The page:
What followed for about five laps was the best competition of the race -- Johnson vs. Busch for second. Bush held the lead, with Johnson repeatedly diving below him between Turns 3 and 4, but unable to overtake him. It was an extended full-throttle run between two of the series' best drivers, and it kept going until Johnson got the advantage and the field became strung out again.
There also was some brief 4-wide action on the restart on Lap 154.
But in the end, fuel calculations played as much of a role as anything. Keselowski grabbed the lead from Hamlin then coasted into the pits on fumes for his last fuel stop on Lap 208. A caution on Lap 210 brought others to the pits, but he gambled that he had enough fuel to make it to the finish, and he did. He assumed the lead when others pitted for fuel, and never looked back. He won by a commanding 4.4 seconds.
If you like stories about handling adversity and persevering, this race gave you plenty.
Keselowski wrecked his primary car in his first practice attempt on Friday, but still had enough to win Saturday, in his third race of the week over the 1.5-mile tri-oval. He was the only driver to try the Truck Series, Nationwide, Sprint Cup triple.
"I guess it took us three times to get it right," said Keselowski, 28, who won the Nationwide Race here last year. "It wasn't the newest car we got, but it runs. "They put together a backup car from last year in 100-degree heat in one hour's time to get me back on the track. You have to call this a team victory."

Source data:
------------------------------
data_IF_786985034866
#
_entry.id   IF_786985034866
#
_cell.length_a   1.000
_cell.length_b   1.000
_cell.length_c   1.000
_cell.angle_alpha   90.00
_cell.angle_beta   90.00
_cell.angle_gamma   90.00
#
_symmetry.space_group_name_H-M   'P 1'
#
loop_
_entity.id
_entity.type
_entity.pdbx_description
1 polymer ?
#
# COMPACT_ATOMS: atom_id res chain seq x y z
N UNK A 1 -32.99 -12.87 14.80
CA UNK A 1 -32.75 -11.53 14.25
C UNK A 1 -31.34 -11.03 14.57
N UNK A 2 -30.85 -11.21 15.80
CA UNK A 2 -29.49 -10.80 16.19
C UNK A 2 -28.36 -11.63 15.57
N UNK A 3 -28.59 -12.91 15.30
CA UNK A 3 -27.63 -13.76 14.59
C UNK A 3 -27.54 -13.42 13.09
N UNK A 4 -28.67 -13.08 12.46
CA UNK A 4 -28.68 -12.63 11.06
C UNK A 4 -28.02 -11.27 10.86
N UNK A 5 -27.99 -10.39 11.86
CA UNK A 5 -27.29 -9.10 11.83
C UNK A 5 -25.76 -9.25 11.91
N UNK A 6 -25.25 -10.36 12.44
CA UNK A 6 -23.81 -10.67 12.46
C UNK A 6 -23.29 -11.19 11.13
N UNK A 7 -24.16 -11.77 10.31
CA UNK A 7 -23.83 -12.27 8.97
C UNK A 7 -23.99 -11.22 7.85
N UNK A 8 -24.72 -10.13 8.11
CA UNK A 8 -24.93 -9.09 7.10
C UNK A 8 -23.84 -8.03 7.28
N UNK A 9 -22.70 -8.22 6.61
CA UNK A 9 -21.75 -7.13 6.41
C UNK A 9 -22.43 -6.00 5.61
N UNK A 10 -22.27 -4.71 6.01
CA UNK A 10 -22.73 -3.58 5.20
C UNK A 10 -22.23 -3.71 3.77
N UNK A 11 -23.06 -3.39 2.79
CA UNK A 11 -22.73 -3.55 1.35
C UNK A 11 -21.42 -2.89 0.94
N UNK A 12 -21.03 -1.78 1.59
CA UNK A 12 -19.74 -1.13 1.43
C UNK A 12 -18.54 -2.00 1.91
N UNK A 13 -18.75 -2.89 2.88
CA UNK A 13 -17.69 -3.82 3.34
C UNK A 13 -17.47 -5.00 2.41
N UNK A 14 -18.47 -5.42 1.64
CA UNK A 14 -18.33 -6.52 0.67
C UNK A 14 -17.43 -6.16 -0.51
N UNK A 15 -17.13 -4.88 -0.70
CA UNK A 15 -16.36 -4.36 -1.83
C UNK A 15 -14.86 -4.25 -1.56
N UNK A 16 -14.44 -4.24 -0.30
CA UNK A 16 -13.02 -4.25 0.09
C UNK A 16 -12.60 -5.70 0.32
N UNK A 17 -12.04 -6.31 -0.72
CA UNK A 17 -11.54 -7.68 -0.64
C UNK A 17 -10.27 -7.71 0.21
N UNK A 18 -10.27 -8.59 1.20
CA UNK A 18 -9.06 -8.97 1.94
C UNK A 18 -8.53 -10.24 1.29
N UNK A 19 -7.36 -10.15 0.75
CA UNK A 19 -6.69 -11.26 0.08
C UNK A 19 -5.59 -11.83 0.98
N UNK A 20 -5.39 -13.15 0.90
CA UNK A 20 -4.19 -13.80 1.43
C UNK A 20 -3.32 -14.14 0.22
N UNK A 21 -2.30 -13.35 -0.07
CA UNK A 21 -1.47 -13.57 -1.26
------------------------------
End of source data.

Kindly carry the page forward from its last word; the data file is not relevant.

It was Keselowski's series-leading third win of the year. But his tale of perseverance had nothing on Kasey Kahne, who finished second.
Early in the race, Kahne exited a pit stop with a loose wheel, and had to come back into the pits to have it tightened. When he returned to the track he was two laps down and in 29th place. But he had a fast car, took advantage of regaining a lap on a restart, and patiently worked his way back into the top five before making a run at the finish.
He had no chance of catching Keselowski, "I was just hoping he'd run out of gas," Kahne said.
Hamlin, who finished third, was just hoping his own car wasn't. He was running fast enough to win, but wound up having to conserve fuel in the final stretches just to preserve a top-five finish.
Hendrick Motorsports teammates Dale Earnhardt Jr., Jeff Gordon and Jimmie Johnson finished fourth, fifth and sixth.
Kyle Busch, a three-time winner here who won the inaugural Sprint Cup race here last season and led the most laps of any driver (118) Saturday night, scraped the wall about halfway through the race, broke a shock absorber, and fought his way to a 10th-place finish.
The race featured only five cautions, which actually is more than races have in recent weeks. Frankly, the drivers have gotten so good and the teams so efficient that you're not seeing a lot of need for cautions -- expect from a competition standpoint.
Fans at Kentucky Speedway had some fun on the restart. Now, after a smooth showing in the books, we'll see if those fans who stayed away will push the restart button on the Kentucky track next year.